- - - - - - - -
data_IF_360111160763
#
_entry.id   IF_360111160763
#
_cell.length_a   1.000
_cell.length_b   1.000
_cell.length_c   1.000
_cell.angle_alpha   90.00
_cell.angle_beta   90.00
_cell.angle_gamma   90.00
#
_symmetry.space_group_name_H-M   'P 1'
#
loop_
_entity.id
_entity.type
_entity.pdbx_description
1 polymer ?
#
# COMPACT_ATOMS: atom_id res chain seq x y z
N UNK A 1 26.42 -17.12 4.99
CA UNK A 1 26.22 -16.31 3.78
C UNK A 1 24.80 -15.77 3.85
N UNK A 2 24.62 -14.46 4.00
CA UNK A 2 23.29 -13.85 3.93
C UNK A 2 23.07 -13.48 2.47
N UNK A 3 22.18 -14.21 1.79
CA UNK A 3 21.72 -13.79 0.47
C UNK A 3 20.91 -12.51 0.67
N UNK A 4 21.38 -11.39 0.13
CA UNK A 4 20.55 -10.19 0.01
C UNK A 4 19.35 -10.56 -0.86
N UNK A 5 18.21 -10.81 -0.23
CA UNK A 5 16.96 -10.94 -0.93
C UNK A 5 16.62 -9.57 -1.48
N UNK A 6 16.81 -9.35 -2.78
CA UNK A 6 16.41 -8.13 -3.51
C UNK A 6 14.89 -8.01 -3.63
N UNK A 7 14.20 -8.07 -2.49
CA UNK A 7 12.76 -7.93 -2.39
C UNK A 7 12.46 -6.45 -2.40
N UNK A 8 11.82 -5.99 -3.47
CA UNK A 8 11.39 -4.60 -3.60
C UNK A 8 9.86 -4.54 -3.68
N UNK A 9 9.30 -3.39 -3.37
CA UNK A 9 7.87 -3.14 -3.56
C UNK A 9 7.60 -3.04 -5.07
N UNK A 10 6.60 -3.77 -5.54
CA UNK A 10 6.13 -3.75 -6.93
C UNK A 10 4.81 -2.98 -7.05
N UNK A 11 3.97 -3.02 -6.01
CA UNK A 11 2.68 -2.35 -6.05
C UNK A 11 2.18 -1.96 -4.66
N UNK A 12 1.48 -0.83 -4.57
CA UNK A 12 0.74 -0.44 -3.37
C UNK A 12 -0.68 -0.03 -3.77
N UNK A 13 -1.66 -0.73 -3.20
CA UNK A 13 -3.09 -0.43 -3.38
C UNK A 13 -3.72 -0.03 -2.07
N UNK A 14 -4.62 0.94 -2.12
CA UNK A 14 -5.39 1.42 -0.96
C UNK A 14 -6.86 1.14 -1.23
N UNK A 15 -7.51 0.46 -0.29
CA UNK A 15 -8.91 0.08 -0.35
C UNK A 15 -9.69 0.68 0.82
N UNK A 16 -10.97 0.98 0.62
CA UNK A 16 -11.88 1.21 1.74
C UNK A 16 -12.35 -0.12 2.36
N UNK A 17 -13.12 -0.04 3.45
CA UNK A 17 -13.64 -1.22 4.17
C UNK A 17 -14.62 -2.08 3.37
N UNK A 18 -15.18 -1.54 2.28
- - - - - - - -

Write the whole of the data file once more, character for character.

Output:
data_IF_360111160763
#
_entry.id   IF_360111160763
#
_cell.length_a   1.000
_cell.length_b   1.000
_cell.length_c   1.000
_cell.angle_alpha   90.00
_cell.angle_beta   90.00
_cell.angle_gamma   90.00
#
_symmetry.space_group_name_H-M   'P 1'
#
loop_
_entity.id
_entity.type
_entity.pdbx_description
1 polymer ?
#
# COMPACT_ATOMS: atom_id res chain seq x y z
N UNK A 1 26.42 -17.12 4.99
CA UNK A 1 26.22 -16.31 3.78
C UNK A 1 24.80 -15.77 3.85
N UNK A 2 24.62 -14.46 4.00
CA UNK A 2 23.29 -13.85 3.93
C UNK A 2 23.07 -13.48 2.47
N UNK A 3 22.18 -14.21 1.79
CA UNK A 3 21.72 -13.79 0.47
C UNK A 3 20.91 -12.51 0.67
N UNK A 4 21.38 -11.39 0.13
CA UNK A 4 20.55 -10.19 0.01
C UNK A 4 19.35 -10.56 -0.86
N UNK A 5 18.21 -10.81 -0.23
CA UNK A 5 16.96 -10.94 -0.93
C UNK A 5 16.62 -9.57 -1.48
N UNK A 6 16.81 -9.35 -2.78
CA UNK A 6 16.41 -8.13 -3.51
C UNK A 6 14.89 -8.01 -3.63
N UNK A 7 14.20 -8.07 -2.49
CA UNK A 7 12.76 -7.93 -2.39
C UNK A 7 12.46 -6.45 -2.40
N UNK A 8 11.82 -5.99 -3.47
CA UNK A 8 11.39 -4.60 -3.60
C UNK A 8 9.86 -4.54 -3.68
N UNK A 9 9.30 -3.39 -3.37
CA UNK A 9 7.87 -3.14 -3.56
C UNK A 9 7.60 -3.04 -5.07
N UNK A 10 6.60 -3.77 -5.54
CA UNK A 10 6.13 -3.75 -6.93
C UNK A 10 4.81 -2.98 -7.05
N UNK A 11 3.97 -3.02 -6.01
CA UNK A 11 2.68 -2.35 -6.05
C UNK A 11 2.18 -1.96 -4.66
N UNK A 12 1.48 -0.83 -4.57
CA UNK A 12 0.74 -0.44 -3.37
C UNK A 12 -0.68 -0.03 -3.77
N UNK A 13 -1.66 -0.73 -3.20
CA UNK A 13 -3.09 -0.43 -3.38
C UNK A 13 -3.72 -0.03 -2.07
N UNK A 14 -4.62 0.94 -2.12
CA UNK A 14 -5.39 1.42 -0.96
C UNK A 14 -6.86 1.14 -1.23
N UNK A 15 -7.51 0.46 -0.29
CA UNK A 15 -8.91 0.08 -0.35
C UNK A 15 -9.69 0.68 0.82
N UNK A 16 -10.97 0.98 0.62
CA UNK A 16 -11.88 1.21 1.74
C UNK A 16 -12.35 -0.12 2.36
N UNK A 17 -13.12 -0.04 3.45
CA UNK A 17 -13.64 -1.22 4.17
C UNK A 17 -14.62 -2.08 3.37
N UNK A 18 -15.18 -1.54 2.28